from The American Heritage® Dictionary of the English Language, 4th Edition
- n. Masonry made with rubble.
from Wiktionary, Creative Commons Attribution/Share-Alike License
- n. A form of masonry made of large stones loosely thrown together and then optionally grouted.
from the GNU version of the Collaborative International Dictionary of English
- n. Masonry constructed of unsquared stones that are irregular in size and shape.
from The Century Dictionary and Cyclopedia
- n. Masonwork built of rubble-stone.
One of the major constructions at Alta Vista, the Labyrinth, is a sinuous walkway with pillars and turns, bordered by rubblework walls, and believed to have astronomical significance.
Think of it as building a wall with different shapes and sizes of bricks and you have "rubblework."
Britt-Arnhild, rubblework is just a fun word for patchwork.
PS: I got to see Clarice's rubblework scarf in person last week as well as a table runner she made using the same concept and both were beautiful!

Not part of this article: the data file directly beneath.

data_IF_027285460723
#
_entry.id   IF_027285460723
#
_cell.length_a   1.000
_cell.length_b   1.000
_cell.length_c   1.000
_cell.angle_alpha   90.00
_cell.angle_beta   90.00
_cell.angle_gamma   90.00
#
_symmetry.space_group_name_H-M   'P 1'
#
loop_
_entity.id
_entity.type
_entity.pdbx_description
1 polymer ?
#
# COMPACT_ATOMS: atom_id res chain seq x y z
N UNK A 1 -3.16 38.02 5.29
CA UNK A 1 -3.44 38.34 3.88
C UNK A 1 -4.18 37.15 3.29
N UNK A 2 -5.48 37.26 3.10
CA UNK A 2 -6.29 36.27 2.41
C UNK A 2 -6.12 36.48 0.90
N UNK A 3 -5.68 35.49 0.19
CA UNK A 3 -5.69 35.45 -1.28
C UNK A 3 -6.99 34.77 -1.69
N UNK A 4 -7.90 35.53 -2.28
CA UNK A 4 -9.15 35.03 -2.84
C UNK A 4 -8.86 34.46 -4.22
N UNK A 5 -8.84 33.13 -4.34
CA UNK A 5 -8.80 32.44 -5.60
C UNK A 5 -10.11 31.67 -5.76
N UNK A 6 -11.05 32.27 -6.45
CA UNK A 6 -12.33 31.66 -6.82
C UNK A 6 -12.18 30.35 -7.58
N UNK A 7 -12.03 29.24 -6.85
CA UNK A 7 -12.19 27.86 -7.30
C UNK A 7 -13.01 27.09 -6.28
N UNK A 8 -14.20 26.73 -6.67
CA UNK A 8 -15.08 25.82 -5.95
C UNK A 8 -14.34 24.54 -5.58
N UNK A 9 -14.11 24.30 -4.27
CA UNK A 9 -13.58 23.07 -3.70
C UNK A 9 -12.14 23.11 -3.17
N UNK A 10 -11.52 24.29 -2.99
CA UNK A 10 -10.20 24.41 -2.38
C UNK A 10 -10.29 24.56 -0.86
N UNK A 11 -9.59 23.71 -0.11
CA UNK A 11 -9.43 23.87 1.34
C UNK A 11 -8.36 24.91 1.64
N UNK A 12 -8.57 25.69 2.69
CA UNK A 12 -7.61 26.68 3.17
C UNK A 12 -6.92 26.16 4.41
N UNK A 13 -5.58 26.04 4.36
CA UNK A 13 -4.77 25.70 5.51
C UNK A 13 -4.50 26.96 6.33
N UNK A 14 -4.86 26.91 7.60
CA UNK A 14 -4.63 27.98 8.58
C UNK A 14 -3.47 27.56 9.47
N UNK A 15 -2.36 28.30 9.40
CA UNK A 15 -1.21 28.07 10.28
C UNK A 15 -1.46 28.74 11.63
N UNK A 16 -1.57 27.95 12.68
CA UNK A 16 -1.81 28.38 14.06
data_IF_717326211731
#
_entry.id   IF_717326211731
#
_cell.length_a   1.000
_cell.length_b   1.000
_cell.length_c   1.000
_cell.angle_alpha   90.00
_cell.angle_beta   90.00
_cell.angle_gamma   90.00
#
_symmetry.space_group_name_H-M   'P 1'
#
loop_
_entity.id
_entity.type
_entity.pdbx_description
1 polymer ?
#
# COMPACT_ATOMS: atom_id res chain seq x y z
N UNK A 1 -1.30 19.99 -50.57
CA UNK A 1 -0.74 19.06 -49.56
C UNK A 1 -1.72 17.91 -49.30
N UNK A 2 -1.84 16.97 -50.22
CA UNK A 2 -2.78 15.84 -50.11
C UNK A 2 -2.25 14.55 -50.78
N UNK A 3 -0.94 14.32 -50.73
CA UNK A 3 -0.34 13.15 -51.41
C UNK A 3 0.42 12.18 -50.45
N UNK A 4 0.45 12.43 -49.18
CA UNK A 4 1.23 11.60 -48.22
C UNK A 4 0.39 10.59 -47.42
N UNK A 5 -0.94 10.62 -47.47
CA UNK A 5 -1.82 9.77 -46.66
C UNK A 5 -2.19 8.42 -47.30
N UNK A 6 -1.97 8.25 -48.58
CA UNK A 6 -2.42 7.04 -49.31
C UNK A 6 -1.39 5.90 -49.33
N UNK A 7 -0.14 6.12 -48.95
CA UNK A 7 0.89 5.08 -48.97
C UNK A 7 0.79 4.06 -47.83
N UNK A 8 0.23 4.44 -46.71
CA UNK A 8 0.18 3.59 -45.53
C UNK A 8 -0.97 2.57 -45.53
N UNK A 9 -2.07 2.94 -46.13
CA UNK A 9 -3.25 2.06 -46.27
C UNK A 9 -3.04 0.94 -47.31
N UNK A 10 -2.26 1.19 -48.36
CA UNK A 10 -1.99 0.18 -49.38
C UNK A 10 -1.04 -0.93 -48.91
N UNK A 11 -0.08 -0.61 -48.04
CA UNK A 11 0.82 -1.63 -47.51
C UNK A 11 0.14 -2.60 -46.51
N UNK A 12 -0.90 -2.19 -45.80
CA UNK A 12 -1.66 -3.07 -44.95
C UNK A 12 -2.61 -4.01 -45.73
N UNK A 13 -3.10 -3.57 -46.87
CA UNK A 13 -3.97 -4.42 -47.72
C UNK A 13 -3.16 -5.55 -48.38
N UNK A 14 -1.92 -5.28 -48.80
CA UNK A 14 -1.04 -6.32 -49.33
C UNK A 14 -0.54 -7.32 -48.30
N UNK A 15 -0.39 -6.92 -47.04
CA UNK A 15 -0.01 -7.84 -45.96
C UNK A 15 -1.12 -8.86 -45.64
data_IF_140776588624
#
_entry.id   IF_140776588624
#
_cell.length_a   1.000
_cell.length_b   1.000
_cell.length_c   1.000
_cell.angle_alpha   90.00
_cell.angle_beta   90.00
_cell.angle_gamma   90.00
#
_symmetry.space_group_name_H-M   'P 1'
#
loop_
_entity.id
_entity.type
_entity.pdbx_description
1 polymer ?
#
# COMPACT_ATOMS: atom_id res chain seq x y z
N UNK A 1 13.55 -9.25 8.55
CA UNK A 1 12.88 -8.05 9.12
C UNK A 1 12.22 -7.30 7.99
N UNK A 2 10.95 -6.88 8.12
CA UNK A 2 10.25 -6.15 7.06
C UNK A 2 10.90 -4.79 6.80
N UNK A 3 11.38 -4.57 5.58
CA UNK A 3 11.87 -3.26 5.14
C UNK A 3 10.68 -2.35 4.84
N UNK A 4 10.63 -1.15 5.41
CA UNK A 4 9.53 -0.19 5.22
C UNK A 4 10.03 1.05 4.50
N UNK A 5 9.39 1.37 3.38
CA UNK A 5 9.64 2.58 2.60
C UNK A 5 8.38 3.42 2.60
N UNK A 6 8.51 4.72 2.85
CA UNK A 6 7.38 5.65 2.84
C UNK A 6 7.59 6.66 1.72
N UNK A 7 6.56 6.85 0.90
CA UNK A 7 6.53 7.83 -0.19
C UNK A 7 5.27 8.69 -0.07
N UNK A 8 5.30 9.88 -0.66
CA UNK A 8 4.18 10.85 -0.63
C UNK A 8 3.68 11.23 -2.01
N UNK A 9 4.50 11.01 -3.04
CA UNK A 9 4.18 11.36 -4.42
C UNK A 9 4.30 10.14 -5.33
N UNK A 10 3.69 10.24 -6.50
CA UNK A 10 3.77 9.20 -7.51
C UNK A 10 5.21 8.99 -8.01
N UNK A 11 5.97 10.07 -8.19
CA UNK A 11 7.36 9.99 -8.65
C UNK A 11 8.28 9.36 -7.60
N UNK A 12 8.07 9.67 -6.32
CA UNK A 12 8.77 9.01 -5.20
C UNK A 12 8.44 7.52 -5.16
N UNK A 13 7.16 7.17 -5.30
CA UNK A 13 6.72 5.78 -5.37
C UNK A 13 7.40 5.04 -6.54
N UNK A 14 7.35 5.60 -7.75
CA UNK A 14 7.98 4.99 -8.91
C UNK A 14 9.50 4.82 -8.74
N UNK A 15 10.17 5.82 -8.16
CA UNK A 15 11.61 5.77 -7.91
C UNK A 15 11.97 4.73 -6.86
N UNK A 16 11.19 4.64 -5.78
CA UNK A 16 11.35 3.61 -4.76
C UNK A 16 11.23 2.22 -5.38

Of the 15 rubblework houses initially planned, six are already under construction by the cooperative members.
In sharp contrast to that of Old Bonito, Late Bonitian masonry consists of a rubblework core faced on both sides by a veneer of neatly fitted sandstone blocks.
It was originally built of brick and rubblework, but since the restoration in the seventeenth century it has lost its primitive character.
He reached the open space in front of the house and once more found there the same murmuring palms, the same rubblework benches with seats and backs of flowered tile that he knew so well.
Reaching the little square in front of the Hermitage, he rested from the ascent, stretching out full length on the crescent of rubblework that formed a bench near the sanctuary.
Hidden in the tall, thick rose-bushes that bounded the _plazoleta_ in front of the Blue House, and under four old dead palms that drooped their branches dry and melancholy under the vigorous tufts of younger trees, were two rubblework benches, white-washed, the backs and armrests of ancient Valencian tiles, the glazed surfaces flecked with arabesques and varicolored fancies inherited from days of Saracen rule -- sturdy, but comfortable seats, with the graceful lines of the sofas of the